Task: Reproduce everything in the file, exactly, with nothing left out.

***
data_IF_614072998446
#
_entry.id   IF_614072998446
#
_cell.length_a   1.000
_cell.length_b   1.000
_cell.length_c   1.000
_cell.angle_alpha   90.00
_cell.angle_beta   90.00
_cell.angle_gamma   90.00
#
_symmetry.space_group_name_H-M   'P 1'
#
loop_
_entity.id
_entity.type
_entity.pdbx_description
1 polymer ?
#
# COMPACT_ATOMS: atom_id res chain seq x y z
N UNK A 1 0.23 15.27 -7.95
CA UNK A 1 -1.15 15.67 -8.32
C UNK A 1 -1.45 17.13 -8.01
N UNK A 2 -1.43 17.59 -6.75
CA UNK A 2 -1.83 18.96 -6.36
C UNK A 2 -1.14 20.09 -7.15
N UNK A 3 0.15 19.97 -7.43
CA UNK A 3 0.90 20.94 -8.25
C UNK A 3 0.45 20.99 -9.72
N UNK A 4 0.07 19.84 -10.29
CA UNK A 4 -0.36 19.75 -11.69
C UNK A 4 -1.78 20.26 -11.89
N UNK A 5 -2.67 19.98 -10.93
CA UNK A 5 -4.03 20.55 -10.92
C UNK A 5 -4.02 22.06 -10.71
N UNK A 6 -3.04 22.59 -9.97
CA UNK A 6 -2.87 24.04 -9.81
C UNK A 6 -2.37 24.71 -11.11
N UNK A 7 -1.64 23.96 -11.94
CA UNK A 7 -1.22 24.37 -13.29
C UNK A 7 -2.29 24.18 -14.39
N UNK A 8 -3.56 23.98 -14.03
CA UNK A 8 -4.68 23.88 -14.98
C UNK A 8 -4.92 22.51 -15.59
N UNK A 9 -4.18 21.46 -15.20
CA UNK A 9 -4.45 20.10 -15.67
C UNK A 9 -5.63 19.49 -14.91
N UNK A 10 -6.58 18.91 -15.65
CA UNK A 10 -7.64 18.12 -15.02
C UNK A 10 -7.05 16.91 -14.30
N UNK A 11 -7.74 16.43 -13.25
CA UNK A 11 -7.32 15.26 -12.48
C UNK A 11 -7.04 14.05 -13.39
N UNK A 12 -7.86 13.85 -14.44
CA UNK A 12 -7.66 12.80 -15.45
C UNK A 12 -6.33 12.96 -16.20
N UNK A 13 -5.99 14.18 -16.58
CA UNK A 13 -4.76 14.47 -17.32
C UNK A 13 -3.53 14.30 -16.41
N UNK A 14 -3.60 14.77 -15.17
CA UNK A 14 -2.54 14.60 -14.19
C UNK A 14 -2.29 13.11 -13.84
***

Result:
data_IF_614072998446
#
_entry.id   IF_614072998446
#
_cell.length_a   1.000
_cell.length_b   1.000
_cell.length_c   1.000
_cell.angle_alpha   90.00
_cell.angle_beta   90.00
_cell.angle_gamma   90.00
#
_symmetry.space_group_name_H-M   'P 1'
#
loop_
_entity.id
_entity.type
_entity.pdbx_description
1 polymer ?
#
# COMPACT_ATOMS: atom_id res chain seq x y z
N UNK A 1 0.23 15.27 -7.95
CA UNK A 1 -1.15 15.67 -8.32
C UNK A 1 -1.45 17.13 -8.01
N UNK A 2 -1.43 17.59 -6.75
CA UNK A 2 -1.83 18.96 -6.36
C UNK A 2 -1.14 20.09 -7.15
N UNK A 3 0.15 19.97 -7.43
CA UNK A 3 0.90 20.94 -8.25
C UNK A 3 0.45 20.99 -9.72
N UNK A 4 0.07 19.84 -10.29
CA UNK A 4 -0.36 19.75 -11.69
C UNK A 4 -1.78 20.26 -11.89
N UNK A 5 -2.67 19.98 -10.93
CA UNK A 5 -4.03 20.55 -10.92
C UNK A 5 -4.02 22.06 -10.71
N UNK A 6 -3.04 22.59 -9.97
CA UNK A 6 -2.87 24.04 -9.81
C UNK A 6 -2.37 24.71 -11.11
N UNK A 7 -1.64 23.96 -11.94
CA UNK A 7 -1.22 24.37 -13.29
C UNK A 7 -2.29 24.18 -14.39
N UNK A 8 -3.56 23.98 -14.03
CA UNK A 8 -4.68 23.88 -14.98
C UNK A 8 -4.92 22.51 -15.59
N UNK A 9 -4.18 21.46 -15.20
CA UNK A 9 -4.45 20.10 -15.67
C UNK A 9 -5.63 19.49 -14.91
N UNK A 10 -6.58 18.91 -15.65
CA UNK A 10 -7.64 18.12 -15.02
C UNK A 10 -7.05 16.91 -14.30
N UNK A 11 -7.74 16.43 -13.25
CA UNK A 11 -7.32 15.26 -12.48
C UNK A 11 -7.04 14.05 -13.39
N UNK A 12 -7.86 13.85 -14.44
CA UNK A 12 -7.66 12.80 -15.45
C UNK A 12 -6.33 12.96 -16.20
N UNK A 13 -5.99 14.18 -16.58
CA UNK A 13 -4.76 14.47 -17.32
C UNK A 13 -3.53 14.30 -16.41
N UNK A 14 -3.60 14.77 -15.17
CA UNK A 14 -2.54 14.60 -14.19
C UNK A 14 -2.29 13.11 -13.84